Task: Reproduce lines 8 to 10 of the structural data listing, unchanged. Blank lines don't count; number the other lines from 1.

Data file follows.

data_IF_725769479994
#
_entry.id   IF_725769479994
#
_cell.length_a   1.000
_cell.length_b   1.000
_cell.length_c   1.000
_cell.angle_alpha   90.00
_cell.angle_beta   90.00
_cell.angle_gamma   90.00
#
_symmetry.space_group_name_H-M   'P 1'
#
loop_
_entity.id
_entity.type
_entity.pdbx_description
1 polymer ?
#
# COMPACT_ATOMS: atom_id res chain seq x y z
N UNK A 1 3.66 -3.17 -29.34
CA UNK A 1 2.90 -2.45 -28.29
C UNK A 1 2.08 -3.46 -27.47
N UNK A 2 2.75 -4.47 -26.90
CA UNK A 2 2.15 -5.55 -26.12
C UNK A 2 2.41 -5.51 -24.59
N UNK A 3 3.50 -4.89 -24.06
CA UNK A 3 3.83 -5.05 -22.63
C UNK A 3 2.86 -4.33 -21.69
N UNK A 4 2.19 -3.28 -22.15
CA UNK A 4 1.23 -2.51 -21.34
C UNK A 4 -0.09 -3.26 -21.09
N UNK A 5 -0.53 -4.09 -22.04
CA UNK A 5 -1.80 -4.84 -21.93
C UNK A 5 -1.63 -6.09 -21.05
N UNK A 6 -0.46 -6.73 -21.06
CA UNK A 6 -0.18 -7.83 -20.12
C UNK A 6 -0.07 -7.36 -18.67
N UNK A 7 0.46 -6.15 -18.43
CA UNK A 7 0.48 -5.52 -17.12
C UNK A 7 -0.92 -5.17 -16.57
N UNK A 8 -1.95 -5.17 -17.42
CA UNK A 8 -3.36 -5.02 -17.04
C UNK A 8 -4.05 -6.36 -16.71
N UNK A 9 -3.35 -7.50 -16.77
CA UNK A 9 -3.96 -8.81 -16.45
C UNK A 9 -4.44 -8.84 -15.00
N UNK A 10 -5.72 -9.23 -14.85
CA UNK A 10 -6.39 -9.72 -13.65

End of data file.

_cell.angle_alpha   90.00
_cell.angle_beta   90.00
_cell.angle_gamma   90.00